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Darwin Correspondence Project

From Hubert Airy   20 July 1872

13. Eliot Place. Blackheath S.E.

1872. July 20.

My dear Sir

I thank you much for your letter received last night, reminding me of the distinction between the spiral and the whorled arrangements in respect of the number of leaves that spring from a node.1 I must confess that I am not familiar with the writings of physiologists on that point, and do not know what are the arguments for assigning any independent importance to the node, which I take to exist only through and in dependence upon, the leaf which it carries.— Let me adopt your words, that “the presence of a leaf causes the node,” and “the proposition is little more than a truism,” as exactly expressing my ideas on the subject. In the whorled arrangement it often happens that there is a separation (in height) between different leaves belonging to the same whorl, and each leaf carries with it its own share of ‘node’: and it would be easy to collect a series of specimens in gradation from the whorled to the alternate arrangement, in which it would be impossible to say where the ‘node’ lost the whorled character and acquired the alternate.

A similar, but inverse, series might be collected of specimens in which the normal arrangement is alternate, but which present occasional approximations to the whorled feature, with the same impossibility of assigning any value to the ‘node’ except as the starting-point of a leaf, subject therefore to any disarrangement that takes place among the leaves.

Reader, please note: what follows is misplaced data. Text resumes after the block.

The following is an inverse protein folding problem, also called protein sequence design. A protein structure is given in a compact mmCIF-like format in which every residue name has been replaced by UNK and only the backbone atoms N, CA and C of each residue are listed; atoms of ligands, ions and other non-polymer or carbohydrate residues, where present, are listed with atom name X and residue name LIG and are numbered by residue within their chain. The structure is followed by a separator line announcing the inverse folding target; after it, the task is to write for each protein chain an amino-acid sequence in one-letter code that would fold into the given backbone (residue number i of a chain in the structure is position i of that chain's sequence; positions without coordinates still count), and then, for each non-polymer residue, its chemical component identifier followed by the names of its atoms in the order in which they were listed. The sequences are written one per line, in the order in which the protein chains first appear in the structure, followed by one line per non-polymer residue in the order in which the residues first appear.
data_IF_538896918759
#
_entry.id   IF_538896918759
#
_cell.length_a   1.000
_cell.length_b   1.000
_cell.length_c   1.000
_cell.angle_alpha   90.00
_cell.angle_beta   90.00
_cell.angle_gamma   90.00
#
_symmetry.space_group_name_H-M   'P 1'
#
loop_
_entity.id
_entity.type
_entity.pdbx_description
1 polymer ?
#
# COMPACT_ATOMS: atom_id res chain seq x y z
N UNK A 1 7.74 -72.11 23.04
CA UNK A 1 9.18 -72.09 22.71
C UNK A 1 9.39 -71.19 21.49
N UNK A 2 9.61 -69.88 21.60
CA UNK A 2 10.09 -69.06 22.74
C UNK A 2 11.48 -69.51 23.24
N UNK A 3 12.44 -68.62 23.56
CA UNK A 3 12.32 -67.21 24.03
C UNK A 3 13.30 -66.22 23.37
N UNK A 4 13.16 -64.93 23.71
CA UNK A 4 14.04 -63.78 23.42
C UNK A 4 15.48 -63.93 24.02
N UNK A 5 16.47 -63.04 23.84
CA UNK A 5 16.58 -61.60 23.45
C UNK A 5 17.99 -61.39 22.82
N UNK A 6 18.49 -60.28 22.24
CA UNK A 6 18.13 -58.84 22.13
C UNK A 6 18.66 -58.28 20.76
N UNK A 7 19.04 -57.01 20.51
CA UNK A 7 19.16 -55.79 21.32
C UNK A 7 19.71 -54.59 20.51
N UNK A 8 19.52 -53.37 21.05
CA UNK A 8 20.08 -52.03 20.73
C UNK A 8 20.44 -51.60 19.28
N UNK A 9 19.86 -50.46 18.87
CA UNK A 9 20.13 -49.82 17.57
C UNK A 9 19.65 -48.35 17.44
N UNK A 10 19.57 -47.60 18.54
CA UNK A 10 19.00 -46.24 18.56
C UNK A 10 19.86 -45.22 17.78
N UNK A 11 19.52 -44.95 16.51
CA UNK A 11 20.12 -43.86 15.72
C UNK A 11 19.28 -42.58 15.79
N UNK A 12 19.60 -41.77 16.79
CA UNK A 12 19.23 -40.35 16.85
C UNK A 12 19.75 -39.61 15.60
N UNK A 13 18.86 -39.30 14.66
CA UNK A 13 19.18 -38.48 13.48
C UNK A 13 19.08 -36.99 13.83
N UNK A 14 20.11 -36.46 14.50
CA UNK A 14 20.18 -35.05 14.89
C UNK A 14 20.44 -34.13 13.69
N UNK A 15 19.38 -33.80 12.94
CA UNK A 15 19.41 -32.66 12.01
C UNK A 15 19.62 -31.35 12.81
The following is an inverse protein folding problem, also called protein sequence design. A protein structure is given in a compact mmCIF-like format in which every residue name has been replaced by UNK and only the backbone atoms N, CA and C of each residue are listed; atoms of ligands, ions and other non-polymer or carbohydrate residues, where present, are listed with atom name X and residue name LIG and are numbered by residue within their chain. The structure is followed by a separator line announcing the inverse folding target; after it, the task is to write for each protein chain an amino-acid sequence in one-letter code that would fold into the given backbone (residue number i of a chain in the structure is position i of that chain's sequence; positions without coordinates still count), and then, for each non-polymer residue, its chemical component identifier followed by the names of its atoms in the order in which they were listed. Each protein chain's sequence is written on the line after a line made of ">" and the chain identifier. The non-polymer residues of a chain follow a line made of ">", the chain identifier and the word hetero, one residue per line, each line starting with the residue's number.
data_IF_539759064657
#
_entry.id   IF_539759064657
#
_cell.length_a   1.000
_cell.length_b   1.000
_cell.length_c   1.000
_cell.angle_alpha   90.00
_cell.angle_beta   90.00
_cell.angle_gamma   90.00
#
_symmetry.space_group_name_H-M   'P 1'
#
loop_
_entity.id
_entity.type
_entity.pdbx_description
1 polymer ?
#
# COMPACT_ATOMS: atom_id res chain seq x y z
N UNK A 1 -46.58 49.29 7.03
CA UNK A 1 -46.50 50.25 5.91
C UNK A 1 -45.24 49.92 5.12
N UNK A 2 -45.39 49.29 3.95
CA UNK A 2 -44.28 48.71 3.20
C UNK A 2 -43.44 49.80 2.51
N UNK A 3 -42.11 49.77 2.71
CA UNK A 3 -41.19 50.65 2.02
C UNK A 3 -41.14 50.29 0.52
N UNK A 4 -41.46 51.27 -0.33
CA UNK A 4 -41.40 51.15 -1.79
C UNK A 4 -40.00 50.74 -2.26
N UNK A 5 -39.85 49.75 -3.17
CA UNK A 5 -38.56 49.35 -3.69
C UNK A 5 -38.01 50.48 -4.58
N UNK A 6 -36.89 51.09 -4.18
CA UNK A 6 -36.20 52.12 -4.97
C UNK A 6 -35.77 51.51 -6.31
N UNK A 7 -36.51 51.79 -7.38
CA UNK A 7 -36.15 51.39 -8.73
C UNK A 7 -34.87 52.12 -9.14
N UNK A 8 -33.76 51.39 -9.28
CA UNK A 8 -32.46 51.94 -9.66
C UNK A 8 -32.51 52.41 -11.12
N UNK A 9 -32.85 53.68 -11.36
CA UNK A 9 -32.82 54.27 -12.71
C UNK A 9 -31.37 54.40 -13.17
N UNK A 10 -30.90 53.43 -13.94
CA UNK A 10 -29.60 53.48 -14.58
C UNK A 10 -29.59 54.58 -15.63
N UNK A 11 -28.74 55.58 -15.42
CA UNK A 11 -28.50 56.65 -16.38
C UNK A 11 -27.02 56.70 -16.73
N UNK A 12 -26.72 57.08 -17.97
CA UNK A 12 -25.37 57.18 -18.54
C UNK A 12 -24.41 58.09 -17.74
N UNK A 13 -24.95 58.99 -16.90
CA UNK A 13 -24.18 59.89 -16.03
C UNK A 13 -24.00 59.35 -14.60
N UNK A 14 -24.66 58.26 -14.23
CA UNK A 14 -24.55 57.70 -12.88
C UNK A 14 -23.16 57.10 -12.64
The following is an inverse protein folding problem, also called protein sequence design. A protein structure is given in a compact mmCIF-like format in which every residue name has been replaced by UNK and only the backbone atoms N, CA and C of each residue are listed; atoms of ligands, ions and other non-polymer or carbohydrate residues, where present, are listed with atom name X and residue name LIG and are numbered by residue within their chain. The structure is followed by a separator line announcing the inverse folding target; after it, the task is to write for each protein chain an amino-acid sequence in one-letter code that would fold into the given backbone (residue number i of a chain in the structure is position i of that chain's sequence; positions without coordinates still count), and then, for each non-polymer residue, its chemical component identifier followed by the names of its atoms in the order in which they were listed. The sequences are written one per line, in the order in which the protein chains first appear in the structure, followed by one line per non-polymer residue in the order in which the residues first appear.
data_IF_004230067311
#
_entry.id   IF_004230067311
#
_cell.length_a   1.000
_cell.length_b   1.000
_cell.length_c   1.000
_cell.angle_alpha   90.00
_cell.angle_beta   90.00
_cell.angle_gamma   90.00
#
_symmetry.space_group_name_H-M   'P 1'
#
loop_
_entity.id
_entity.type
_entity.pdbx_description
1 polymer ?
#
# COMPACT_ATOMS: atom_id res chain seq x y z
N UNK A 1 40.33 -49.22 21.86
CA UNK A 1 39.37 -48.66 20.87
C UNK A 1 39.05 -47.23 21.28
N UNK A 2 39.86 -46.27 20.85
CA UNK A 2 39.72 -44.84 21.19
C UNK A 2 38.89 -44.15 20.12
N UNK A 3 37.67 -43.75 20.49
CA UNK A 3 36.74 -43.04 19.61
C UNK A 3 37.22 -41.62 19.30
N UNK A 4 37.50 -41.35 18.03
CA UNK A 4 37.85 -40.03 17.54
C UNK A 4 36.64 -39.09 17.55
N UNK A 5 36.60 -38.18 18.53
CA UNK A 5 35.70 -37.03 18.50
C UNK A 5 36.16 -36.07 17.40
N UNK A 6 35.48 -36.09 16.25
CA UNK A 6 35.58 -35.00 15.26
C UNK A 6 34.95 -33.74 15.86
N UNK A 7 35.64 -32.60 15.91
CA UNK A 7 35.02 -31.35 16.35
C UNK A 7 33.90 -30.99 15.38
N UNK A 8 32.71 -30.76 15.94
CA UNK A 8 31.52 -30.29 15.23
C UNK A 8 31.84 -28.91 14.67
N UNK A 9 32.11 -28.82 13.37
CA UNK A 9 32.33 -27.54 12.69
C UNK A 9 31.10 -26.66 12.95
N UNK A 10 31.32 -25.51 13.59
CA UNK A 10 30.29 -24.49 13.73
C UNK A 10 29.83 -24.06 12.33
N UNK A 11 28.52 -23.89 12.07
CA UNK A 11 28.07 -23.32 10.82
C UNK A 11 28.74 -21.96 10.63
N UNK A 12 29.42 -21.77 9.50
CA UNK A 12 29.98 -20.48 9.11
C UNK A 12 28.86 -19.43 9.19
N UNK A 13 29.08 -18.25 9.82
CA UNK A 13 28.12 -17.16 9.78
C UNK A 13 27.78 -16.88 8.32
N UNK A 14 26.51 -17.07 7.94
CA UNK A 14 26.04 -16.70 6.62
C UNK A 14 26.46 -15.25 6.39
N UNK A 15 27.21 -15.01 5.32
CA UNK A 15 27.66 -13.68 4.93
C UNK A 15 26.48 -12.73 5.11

I suppose the most distinct development of the ‘node’ is found in canes; but is it not a fact that in canes (as in our common English reeds and grasses) the origin of the leaf completely embraces the stem and overlaps itself, thus:—


and therefore calls for nodal development all round?

It is true, the highest nodes in grass-stems (wheat &c.) have retained their development, though the leaves at those points have become obsolete:2 but does not this appear to be a special modification? (—for strength?)

With great respect, I remain, | my dear sir, yours very truly, Hubert Airy


CD’s letter to Airy has not been found, but see the letter from Hubert Airy, 16 July 1872. Spiral arrangements have one leaf per node; whorled arrangements have multiple leaves per node.
The uppermost leaves of a plant are known as flag leaves. It is unclear whether Airy’s use of the term obsolete meant that in grasses these leaves persisted but were no longer functional or whether he thought that they were vestigial and almost or entirely absent.


Discusses the significance of the node. Believes, with CD, that it has no independent importance but is merely the consequence of the presence of a leaf. Does not believe a distinction can be made between whorled and alternate leaf arrangements on the basis of the number of leaves springing from a node. The node, as the starting point of a leaf, is subject to any disarrangement which takes place among the leaves.

Letter details

Letter no.
Hubert Airy
Charles Robert Darwin
Sent from
Source of text
DAR 159: 18
Physical description

Please cite as

Darwin Correspondence Project, “Letter no. 8418,” accessed on 24 September 2020,

Also published in The Correspondence of Charles Darwin, vol. 20